6 Ways to Protect Your Lungs from Unhealthy Air
The end of April brings Air Quality Awareness Week, which is as good a time as any to explore the best ways to protect your lungs from unhealthy air. It’s an especially important lesson for those living in urban centers, where traffic congestion is the usually the most intense and air quality tends to be the poorest.
The good news is that there are a number of ways to keep your lungs healthy and functioning properly, even if you’re in a busy city like New York, Los Angeles, or Chicago. So, what exactly can you do to keep your family safe?
1. Check the forecast
These days most weather forecasts show far more than just the chance of rain. In fact, most television and radio newscasts and weather websites now provide detailed information about air quality, giving you a head’s up if smog or air pollution could make going outside for long periods of time particularly unsafe.
If you or a family member suffers from a serious lung condition, such as emphysema, it may be a good idea to take things a step further and download a weather application that provides regular updates on the air quality situation in your area. Good sources for apps of this kind include the American Lung Association’s State of the Air app and the U.S. government application airnow.gov.
2. Know when to stay indoors
Chances are that, when you were a kid, your parents constantly tried to get you out of the house to exercise outdoors. And it’s true that many kids should spend more time getting physical exercise and less time inside watching television or playing video games. But there are times when going outdoors is a bad idea.
If air quality is particularly poor — as it can be in dense urban environments during the steamy summer months — it’s often best to avoid going outside, especially if that involves exercise. This is particularly crucial for the very young and elderly, as well as those people with lung conditions. Instead, try to find a cool and indoor place to get some exercise.
3. Keep away from traffic
Let’s face it: for many North Americans, life revolves around the automobile. It’s been that way for nearly a century now and it’s unlikely to change a lot any day soon. The problem with that is simple: most vehicles spew all kinds of noxious fumes that make the air unhealthy for people to breathe in.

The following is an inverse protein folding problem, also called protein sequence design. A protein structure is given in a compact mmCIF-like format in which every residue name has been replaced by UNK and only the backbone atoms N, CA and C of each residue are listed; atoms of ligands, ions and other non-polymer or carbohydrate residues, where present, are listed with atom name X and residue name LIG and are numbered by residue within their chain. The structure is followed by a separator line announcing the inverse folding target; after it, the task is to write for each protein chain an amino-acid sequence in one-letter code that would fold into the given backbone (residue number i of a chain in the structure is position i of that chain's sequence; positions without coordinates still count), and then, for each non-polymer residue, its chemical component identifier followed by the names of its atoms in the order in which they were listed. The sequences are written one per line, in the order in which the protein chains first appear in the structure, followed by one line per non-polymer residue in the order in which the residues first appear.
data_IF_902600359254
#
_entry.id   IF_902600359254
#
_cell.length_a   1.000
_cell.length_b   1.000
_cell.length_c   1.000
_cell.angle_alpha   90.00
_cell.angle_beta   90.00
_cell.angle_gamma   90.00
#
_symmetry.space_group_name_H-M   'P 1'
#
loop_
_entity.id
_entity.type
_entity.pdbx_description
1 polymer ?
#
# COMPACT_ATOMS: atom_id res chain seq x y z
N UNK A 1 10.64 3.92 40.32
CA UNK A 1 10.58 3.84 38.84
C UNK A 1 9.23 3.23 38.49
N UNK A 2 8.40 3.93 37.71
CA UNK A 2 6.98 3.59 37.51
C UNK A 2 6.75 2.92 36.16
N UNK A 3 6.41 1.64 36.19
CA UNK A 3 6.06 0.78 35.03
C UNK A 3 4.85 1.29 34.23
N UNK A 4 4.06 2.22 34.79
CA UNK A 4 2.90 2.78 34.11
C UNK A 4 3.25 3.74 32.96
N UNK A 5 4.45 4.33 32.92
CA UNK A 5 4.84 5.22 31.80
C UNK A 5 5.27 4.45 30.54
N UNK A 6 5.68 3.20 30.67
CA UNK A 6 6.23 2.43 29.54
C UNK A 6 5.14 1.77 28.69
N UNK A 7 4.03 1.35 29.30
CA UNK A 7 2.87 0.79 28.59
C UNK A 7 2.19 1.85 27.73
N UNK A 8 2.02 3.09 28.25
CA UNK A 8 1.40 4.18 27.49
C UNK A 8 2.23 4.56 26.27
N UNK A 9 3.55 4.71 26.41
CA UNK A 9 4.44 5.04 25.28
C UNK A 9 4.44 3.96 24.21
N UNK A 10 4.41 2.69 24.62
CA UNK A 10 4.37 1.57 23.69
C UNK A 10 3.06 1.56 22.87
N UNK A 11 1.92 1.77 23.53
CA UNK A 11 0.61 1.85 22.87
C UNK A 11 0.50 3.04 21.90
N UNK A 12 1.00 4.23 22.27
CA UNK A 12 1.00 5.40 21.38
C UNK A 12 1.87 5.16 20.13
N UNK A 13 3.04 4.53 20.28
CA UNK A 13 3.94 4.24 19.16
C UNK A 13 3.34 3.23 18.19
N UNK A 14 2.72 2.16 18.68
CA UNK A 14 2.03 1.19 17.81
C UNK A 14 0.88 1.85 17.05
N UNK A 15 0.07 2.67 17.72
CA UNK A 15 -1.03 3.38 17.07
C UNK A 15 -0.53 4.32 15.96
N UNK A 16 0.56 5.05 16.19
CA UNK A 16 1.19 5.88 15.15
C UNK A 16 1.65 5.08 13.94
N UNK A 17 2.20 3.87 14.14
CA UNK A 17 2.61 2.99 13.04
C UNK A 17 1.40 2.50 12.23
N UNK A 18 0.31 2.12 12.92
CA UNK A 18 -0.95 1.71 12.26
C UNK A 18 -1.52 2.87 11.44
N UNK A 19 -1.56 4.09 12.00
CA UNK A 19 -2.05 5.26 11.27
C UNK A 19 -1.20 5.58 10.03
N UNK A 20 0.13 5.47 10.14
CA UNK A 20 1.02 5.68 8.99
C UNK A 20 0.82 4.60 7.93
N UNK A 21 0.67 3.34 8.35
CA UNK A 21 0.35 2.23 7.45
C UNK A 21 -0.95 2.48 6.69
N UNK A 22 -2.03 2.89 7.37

For that reason, it’s best to avoid high-traffic areas, such as streets near or along busy intersections or highways. This is especially important if that involves intense forms of exercise, such as running or playing sports like football. Instead, try to exercise in quieter areas with less traffic.
4. Do your part
Keeping your lungs healthy isn’t just about avoiding high-traffic areas and monitoring air quality levels. It’s also about doing your part to reduce air pollution in your community.
What does that mean? Try to limit the amount of energy you use at home — turn off lights, electronics and appliances if you’re not using them. Rather than driving, walk, cycle or carpool if you live within a reasonable distance of your destination so as to lower the amount of noxious fumes spewed into the air. And avoid burning wood, leaves, or trash, which can create a particularly dangerous air situation in your immediate area. And, if possible, limit your use of gas-powered devices, such as lawn mowers, around the home; instead, try hand-powered or electric equipment.
5. Avoid smoking and smokers
It should come as no surprise that, in order to keep your lungs healthy, it’s wise to avoid smoking and being around people while they smoke. If you’re a smoker, be thoughtful and take your smoking outside, especially if you live with people who are very young or elderly, or people with significant lung conditions. Also, try to involve lighting up in public areas or places where the young and old congregate, such as parks and school yards.
It’s worth noting that tobacco smoke isn’t the only threat. Marijuana smoke is also dangerous — sometimes, even more so because it rarely involves the use of filters that can prevent the inhilation of dangerous chemicals.
6. Get in shape
There’s more to keeping your lungs healthy than just sticking to areas where air quality is less poor and avoiding exercise on hot days. You also need to build up your lung strength and give your lungs a boost by getting into better physical shape.
Put simply, you increase your chances of having health issues, including problems breathing during poor air quality days, if you are out of shape. It’s really quite straightforward: the more excess weight you carry around, the more your body — including your lungs and heart — need to work. On days where air quality is particularly poor, this can put an alarming amount of pressure on your body’s most critical organs and make breathing very difficult. So, do your lungs a big favor — take your physical fitness seriously.
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